Annual plants easily catch my eye; they are flashy, vibrant and stunning. Perennials, on the other hand, are often less eye-catching, though they offer stability and a constant presence.
When it comes to my walk with God, I find myself similarly more drawn to the sudden bursts of bright presence, the flashy flood of blooms that comes from short-bursts of His acute presence. I want to clearly see bright blossoms. Yet the greatest gift He has ever offered me, or any of His people, is His perennial presence, His steady company in season and out of season, in feast or famine, in floodplain or drought.
As I have been studying the life of the prophet Jeremiah, the Lord has brought to light two interwoven themes: the persistence of pain in his life coupled with the promise of God’s perennial presence.
No one really sought out the role of prophet in the Old Testament, for obvious reasons. Prophets spoke God’s words to God’s wayward people. In fact, the word for prophecy in Hebrew is translated burden. Thus, prophets were chosen by God to receive heavy burdens that He needed to communicate to His people. While the prophets were, indeed, given promises of hope to sow among the heavy news they often heralded, even the promises were in germinal, cryptic forms.
Prophecy was no easy assignment for any of God’s selected spokesmen; however, of all the prophets, Jeremiah seems to have had the worst gig. Burden by heavy burden, Jeremiah had to declare to a stubborn people the coming destruction that was a result of their consistent whoring (God and Jeremiah’s image, not mine; God uses the graphic language of prostitution to describe sin throughout Jeremiah’s tenure of service). In light of the fact that false prophets were promising lives of ease and coming prosperity, Jeremiah was a lone, melancholy character in a crowd of indifferent hedonism. He even had to act out some strange and painful circumstances, to show, rather than simply tell God’s people, the messages from God.
The book of Jeremiah, far from linear, shows wave after wave of the prophet’s own personal wrestlings with the Lord over the burdens he was called to unload. Conversations switch from God speaking to Jeremiah concerning His people to Jeremiah’s response to God’s words from section to section.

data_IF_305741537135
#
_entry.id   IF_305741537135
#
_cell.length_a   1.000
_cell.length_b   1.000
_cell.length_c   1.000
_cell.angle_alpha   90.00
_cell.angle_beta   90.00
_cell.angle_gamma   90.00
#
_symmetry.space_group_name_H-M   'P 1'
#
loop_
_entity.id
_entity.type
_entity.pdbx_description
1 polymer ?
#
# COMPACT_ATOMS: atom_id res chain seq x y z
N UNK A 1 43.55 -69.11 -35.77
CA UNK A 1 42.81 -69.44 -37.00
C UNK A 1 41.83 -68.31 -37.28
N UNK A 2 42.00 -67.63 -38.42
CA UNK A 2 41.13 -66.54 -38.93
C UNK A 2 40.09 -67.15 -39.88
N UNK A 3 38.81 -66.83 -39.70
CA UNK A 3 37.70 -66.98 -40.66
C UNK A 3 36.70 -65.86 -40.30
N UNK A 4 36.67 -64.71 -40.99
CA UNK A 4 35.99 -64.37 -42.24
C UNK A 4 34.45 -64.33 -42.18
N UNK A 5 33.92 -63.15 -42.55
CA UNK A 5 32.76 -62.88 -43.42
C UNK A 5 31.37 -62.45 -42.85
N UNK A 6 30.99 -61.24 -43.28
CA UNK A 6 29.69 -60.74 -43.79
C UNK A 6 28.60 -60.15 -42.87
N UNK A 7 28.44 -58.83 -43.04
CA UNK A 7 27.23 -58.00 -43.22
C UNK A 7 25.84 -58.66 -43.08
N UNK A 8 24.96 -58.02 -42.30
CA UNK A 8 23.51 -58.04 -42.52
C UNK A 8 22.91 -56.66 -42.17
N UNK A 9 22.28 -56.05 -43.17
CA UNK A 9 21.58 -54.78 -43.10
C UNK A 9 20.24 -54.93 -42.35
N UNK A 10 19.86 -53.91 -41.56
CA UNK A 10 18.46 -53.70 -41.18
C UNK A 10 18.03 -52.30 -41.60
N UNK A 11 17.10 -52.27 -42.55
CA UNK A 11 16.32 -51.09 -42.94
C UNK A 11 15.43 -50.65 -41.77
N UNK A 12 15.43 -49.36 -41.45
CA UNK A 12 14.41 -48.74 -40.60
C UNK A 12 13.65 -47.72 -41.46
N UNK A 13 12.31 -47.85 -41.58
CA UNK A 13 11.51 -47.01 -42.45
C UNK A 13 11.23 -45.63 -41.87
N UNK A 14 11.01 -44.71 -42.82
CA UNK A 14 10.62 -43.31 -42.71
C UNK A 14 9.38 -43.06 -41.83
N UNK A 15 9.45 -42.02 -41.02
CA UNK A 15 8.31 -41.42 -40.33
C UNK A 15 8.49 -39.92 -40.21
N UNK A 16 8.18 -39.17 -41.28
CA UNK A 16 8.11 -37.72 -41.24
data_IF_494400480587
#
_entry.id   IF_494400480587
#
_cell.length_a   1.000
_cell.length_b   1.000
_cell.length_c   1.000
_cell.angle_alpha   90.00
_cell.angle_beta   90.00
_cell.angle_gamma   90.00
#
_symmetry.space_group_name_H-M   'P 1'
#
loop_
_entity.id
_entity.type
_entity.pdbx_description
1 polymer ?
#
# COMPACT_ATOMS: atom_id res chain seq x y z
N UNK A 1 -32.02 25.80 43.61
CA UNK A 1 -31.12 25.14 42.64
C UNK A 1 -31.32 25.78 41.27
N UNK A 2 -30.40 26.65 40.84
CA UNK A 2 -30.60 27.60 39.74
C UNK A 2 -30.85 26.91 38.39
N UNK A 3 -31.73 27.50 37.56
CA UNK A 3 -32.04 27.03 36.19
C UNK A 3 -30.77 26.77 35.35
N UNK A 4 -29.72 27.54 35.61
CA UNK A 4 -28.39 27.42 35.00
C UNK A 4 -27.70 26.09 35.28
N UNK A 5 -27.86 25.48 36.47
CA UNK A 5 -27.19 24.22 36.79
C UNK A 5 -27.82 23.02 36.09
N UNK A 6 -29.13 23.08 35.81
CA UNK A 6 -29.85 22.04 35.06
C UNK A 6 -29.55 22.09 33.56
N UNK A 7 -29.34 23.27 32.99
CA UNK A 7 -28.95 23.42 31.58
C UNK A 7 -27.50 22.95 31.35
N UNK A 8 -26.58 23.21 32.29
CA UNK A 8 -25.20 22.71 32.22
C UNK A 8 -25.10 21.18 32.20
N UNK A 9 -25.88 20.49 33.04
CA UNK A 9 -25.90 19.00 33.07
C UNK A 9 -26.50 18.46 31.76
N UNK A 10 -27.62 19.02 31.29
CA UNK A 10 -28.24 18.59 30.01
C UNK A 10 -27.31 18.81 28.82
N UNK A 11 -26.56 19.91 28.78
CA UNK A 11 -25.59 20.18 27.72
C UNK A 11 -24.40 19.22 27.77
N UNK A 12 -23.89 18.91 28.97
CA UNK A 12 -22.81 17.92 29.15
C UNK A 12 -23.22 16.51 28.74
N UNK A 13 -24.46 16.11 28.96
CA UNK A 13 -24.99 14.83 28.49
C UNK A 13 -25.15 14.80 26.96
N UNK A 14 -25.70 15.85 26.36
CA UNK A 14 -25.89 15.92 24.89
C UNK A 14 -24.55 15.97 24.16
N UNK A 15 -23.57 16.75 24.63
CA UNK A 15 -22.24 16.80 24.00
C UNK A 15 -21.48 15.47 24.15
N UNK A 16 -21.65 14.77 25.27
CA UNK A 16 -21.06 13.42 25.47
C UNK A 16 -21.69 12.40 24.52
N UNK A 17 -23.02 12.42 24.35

Jeremiah’s frank, fervent honesty before God is both scary and refreshing. From these dialogues, we see that Jeremiah was not a stoic, detached, stalwart mouthpiece, but rather a human, by turns, deeply burdened by the people’s disobedience and deeply bothered by the pain, isolation and disapproval he was enduring at their hands.
After the Lord tells him it is of no use to pray for His relenting concerning the impending capture by Babylon, Jeremiah loses it, and understandably so.
“O Lord, you know; remember me and visit me, and take vengeance for me on my persecutors. In your forbearance, take me not away; know that for yours sake, I bear reproach. Your words were found and I ate them and your words became to me a joy and the delight of my heart, for I am called by your name, O God of hosts. I did not sit in the company of revelers, not did I rejoice; I sat alone because your hand was upon me, for you had filled me with indignation. Why is my pain unceasing, my wound incurable, refusing to be healed? Will you be to me like a deceitful brook, like waters that fail?” Jeremiah 15:15-18.
Essentially, we hear Jeremiah saying the following: “God, I have obeyed you. I have listened to your word, and it has cost me deeply. I feel like you tricked me, like you have deceived me. Where are you? Why this persistent pain?”
What is shocking is not Jeremiah’s very human complaint, but God’s simple and direct answer.
Therefore, thus says the Lord, “If you return, I will restore you, and you shall stand before me. If you utter what is precious, and not what is worthless, you shall be as my mouth…for I am with you to save and deliver you, declares the Lord.” Jeremiah 15:19 & 20.
Return? But how had Jeremiah turned away from the Lord? After all, here he was speaking honestly before Him, doing the job for which God had set him apart.
While Jeremiah was not openly rebelling or running, the persistent pain in his life had compounded into a wall of insulation between his heart and the Lord. With layer after layer of pain, distrust was sprouting and spreading in invisible ways.
God did not promise a reprieve from the heavy prophecies, nor a Sabbatical from the persistent pain that marked Jeremiah’s life; rather, He refreshened and renewed the same promise He had given Jeremiah from the beginning: His perennial presence.
God called Jeremiah, even in the midst of the same harsh circumstances with the same rebellious people, to approach him with a renewed trust and reliance upon His presence.
Jeremiah, like so many of us, probably came to God demanding and expecting a remitting of persistent pain; however, he left his time with God with the promise of perennial presence.